The Christmas Message

GON was founded in 1987 by Steve Burch. Now mostly retired, Steve still contributes articles from time to time. Here is Steve's editorial from 1990, a wonderful message that is more timely than ever.

Steve Burch | November 30, 2020

It was Christmas Eve several years ago in the north Georgia mountains. My wife’s parents live just outside Hiawassee. There was a gathering of the clan at the family home on my father-in-law’s cattle farm. It is not a big operation, but he’ll run 40 to 70 head on pastures along the Hiawassee River bottoms.

The weather was bad and getting worse as dark set in that Christmas Eve. Heavy black clouds, whipped by a raw and bitter northwest wind, beat against the cold, naked mountains and spewed intermittent showers of rain and sleet on the valley below.

The forecast called for sustained high winds and snow by morning, followed by record low temperatures for Christmas night. As it happened, the forecast turned out to be correct. Low temperatures that Christmas went down to 9 degrees.

But on Christmas Eve, that was still before us. The bright glow of Christmas lights, the crackling wood stove in the basement, and the hubbub common with the gathering of a far-flung family warmed the farm home and drowned out the icy pounding of the storm outside.

As I recall, it was about 8 p.m. when the phone rang. My father-in-law, James Dyer to you, Mister James to me, answered and spoke briefly to a neighbor who lived just up the river.

“Who was that, James?” asked my mother-in-law, when he hung up the phone.

“Oh, that was Joe saying Merry Christmas,” he answered.

But he got up and headed for the basement. Roger, his oldest son, was the first to smell out a problem. The call had been to tell Mister James that he had a cow down in the pasture across the river. He knew he had a cow about ready to drop a calf. This particular cow had had difficulty before and was also one of the wilder cows he owned. He was going to check on her alone, not wanting to interrupt Christmas Eve. Four of us grabbed hats, coats and boots and wedged into the cab of the truck to go take a look.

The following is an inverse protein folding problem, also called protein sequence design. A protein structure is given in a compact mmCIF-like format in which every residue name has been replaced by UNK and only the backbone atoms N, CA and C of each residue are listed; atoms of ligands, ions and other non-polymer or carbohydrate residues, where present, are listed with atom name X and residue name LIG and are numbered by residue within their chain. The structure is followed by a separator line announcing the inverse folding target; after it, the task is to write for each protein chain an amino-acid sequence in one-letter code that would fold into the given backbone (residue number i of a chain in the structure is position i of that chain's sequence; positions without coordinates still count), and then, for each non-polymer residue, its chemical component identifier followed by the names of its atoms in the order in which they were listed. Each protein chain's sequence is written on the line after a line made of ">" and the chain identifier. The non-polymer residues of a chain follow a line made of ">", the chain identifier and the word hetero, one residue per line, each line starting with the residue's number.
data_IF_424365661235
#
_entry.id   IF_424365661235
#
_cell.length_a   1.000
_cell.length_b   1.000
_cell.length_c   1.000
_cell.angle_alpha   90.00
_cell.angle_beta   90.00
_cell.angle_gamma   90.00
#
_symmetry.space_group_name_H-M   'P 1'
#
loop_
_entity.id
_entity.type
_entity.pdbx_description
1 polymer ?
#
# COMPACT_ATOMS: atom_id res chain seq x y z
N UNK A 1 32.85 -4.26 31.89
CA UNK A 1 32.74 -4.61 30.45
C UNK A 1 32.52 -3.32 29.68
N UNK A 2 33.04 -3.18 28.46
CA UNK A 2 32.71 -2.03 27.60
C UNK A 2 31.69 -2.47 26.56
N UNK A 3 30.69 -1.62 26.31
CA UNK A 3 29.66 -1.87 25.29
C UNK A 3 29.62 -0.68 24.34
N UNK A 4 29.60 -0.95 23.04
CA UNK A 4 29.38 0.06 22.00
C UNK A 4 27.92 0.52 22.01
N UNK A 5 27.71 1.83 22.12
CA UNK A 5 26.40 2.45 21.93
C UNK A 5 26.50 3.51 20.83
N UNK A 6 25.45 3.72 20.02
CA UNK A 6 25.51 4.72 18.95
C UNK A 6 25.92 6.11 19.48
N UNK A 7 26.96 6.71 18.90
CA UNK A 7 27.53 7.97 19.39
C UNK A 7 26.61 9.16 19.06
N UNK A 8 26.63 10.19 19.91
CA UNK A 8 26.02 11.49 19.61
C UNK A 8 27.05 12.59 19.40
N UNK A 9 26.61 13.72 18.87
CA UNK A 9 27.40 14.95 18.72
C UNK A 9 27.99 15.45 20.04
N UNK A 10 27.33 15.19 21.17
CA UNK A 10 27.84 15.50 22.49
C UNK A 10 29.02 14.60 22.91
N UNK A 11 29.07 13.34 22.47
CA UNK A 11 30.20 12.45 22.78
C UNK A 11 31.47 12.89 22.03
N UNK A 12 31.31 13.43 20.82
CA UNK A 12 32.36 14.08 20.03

A mile away, in the headlights of the truck, this cow was down, stretched out in a difficult labor; frozen pellets of sleet bouncing off the hide of the heavily breathing cow. We’d have to load the cow in a trailer and move her to the barn. Otherwise, we’d likely lose cow and calf.

The work was miserable. Cranking a cold tractor, hitching up the trailer, the wet, unprotected drive back to the pasture. The cow didn’t want to be caught or loaded and more than catch her, we finally just wore her down to a stand still.

It was after 10 when we finally unloaded her into a barn stall. We let her rest while we shivered out, wet with sweat on the inside and soaked through with rain and sleet from the outside, hands and face red from the cold wind. The thermos of coffee helped, but we knew our work wasn’t done. The calf was stuck and the cow would need help.

If you haven’t been there, maternity rooms for cows usually are not the cleanest or best lit places in the world. Typically, the recipient of the help seems less than grateful as the process moves along. It was a struggle. But it was successful. About midnight, Mister James’ herd increased by one.

We raked the calf off with hay and then toweled it dry. Within two minutes of its birth, we’d removed ourselves and our gear from the stall. The relieved cow took over, the crisis passed, the scene became immediately normal. We walked through the storm back to the house.

There is nothing particularly important about cold weather in December, or hard work, or a calf getting born; not even on Christmas Eve.

But there is something noteworthy about that evening.

No one complained.

Oh, we cussed the cow and the weather and the timing. But as we walked back toward the house, glad as we were that the job was done, we were also glad that we had been there to do it.

No one complained because as cold as we were on the outside, there was something warm on the inside. There was an unspoken thought—simply that we could count on each other. The feeling is something that can neither be received or bought. It can only be freely given.

Among those who participate, there is a bonding and this bonding is common in most forms of work. Most of us don’t think of hunting and fishing as work; but it often is some of the hardest work we do. And among the right group of sportsmen, this same type of bonding often occurs. It makes people friends for life. It is a glue that can hold fathers and sons together when other stresses of growing up attempt to split them apart. It is an intangible completely unobserved and ignored by those who haven’t experienced it.

I don’t remember what happen to that calf. It isn’t important. I don’t remember what we gave each other for Christmas. That wasn’t important. But I do remember that when we were presented with an opportunity to help each other, we ungrudgingly gave ourselves to each other.

If I could wrap that feeling in a package, I’d put it under everyone’s tree this Christmas. And that is why, when I’m asked about “Christmas Spirit,” I often think of a couple of cold, dimly lit mangers—one where Christ first gave Himself to the world; and one where once, in a small but important way, we gave ourselves to each other.

Merry Christmas.

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